Parents and members of the community have been sharing their views on plans to create a multi-academy trust, made up of local schools who would work together to support each other.
Woldgate School headteacher, Jonathan Britton, who is proposing the creation of the trust - the ‘Wolds Learning Partnership’ - together with Trudi Fitzhenry, the headteacher of Stamford Bridge Primary School, speaks about consultation events held with parents and the community.
On 1 December, Woldgate School and Stamford Bridge Primary started their eight-week consultation with parents, staff and the wider community, about the creation of the ‘Wolds Learning Partnership’.
They believe, as a family of schools with shared values, that they can work together in partnership to provide the very best education for the children in their care. In the current period of change, they believe it is important that they build upon their already strong links and seek together, in partnership, to support each other and do the very best for their children and the communities they live and work within. They are, therefore, proposing the creation of the ‘Wolds Learning Partnership’.
As their consultation has gathered pace they have had a number of questions and observations regarding the proposal. The most frequently asked question relates to the type and location of schools that may opt to join the partnership. They believe the Partnership must be rooted in their community, to ensure they remain accountable to their parents, villages and communities. Mr Britton and Mrs Fitzhenry are passionate about being part of the communities they serve and they wish to ensure their community, Church of England and village schools not only survive in the future but continue to thrive. It is their belief that the Partnership should, therefore, serve all their local schools.
At the heart of the proposal is their conviction that for schools to work together collaboratively they must all be equal partners, a view shared by parents in their consultation. The partnership will make sure that all schools will maintain their own distinct identity and have their own governing committees. They are both committed to a fair partnership, with each school having equal representation, so all can contribute, share and work collectively as equals. In partnership, they believe their schools will be able to thrive together, as community and church schools, working collaboratively to support each other.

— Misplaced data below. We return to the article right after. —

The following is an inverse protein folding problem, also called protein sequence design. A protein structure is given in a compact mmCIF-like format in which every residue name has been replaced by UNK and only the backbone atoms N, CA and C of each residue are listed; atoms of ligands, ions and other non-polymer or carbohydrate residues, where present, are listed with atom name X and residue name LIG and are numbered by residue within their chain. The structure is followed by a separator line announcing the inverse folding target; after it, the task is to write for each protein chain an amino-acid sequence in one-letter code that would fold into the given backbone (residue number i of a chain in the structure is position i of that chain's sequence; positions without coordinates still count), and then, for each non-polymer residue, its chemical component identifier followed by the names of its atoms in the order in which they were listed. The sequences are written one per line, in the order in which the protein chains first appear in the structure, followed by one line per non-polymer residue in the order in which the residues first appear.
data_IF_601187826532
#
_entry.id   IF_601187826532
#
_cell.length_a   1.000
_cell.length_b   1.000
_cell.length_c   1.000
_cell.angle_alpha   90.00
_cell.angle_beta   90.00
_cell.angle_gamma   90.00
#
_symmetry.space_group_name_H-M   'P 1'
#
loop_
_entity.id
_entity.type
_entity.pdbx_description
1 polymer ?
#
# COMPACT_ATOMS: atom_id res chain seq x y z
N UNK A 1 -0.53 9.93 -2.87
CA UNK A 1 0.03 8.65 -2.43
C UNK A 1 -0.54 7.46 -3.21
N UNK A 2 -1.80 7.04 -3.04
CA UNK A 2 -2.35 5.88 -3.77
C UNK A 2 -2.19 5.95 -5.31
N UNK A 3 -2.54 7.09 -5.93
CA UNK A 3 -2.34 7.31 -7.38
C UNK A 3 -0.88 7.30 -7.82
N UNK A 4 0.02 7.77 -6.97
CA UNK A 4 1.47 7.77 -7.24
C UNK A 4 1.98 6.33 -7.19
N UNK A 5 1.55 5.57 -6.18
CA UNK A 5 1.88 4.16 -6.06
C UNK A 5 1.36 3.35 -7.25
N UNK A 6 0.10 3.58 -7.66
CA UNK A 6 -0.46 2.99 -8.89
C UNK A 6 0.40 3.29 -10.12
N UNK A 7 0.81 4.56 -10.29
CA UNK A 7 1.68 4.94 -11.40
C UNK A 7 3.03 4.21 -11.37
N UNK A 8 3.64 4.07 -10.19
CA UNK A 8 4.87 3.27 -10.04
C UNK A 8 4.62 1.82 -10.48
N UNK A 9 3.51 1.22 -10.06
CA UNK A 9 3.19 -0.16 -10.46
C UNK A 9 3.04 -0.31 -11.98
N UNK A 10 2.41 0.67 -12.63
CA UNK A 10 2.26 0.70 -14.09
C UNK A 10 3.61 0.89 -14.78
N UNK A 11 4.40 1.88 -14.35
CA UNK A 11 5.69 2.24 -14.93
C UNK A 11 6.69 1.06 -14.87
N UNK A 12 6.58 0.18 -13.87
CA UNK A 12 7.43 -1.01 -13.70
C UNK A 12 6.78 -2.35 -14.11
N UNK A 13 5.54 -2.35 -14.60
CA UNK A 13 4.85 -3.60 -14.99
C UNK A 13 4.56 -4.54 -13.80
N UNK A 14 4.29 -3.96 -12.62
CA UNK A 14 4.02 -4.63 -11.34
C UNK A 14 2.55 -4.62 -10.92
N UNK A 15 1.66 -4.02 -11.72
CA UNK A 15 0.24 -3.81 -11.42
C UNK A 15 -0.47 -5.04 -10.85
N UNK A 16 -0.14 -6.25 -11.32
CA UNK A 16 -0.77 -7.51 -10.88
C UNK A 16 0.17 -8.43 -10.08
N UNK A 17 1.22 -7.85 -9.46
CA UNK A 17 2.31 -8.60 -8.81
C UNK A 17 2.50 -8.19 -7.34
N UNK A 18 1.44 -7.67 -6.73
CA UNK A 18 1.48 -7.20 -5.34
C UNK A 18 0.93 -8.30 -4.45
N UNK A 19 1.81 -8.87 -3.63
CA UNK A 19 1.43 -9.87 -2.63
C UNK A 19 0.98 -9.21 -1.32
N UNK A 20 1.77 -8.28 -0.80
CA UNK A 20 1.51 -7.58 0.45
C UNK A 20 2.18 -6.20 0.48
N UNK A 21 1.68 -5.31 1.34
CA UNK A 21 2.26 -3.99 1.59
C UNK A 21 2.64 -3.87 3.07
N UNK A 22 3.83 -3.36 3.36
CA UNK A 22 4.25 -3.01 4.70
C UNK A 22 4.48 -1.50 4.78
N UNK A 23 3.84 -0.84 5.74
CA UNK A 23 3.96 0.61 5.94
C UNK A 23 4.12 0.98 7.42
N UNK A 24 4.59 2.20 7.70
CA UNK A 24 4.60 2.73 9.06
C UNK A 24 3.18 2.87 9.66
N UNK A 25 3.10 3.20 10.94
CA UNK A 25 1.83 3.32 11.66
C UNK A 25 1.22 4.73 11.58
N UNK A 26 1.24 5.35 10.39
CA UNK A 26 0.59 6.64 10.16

Parents have also praised their commitment to choice. Both headteachers believe passionately in parental choice. To this end, schools will continue to ensure all of their children have the freedom to apply to attend the school of their choice. The creation of the Partnership will, therefore, have no effect on transition from primary to secondary, or secondary to post-16 education.
Mr Britton would like, on behalf of Woldgate School, to offer his grateful thanks to the parents and community representatives who attended one of the four consultation events.
He will present all views to his governing body as they consider whether to proceed to the next stage of the process or not.
Mr Britton believes that with a clear decision, one way or the other, the school can ensure that during this period of national change they are best positioned to take advantage of the opportunities available to them.
Be it as a local authority school, or as part of the Partnership, Woldgate School will remain absolutely focused on its core purpose: providing the very best education for the young people of the local community.
To become part of the Partnership, schools would be required by government to become academies, which are independent state schools with the freedom to determine their own policies.
As well as the creation of the Partnership, the consultation is for Woldgate and Stamford Bridge Primary to become part of the trust.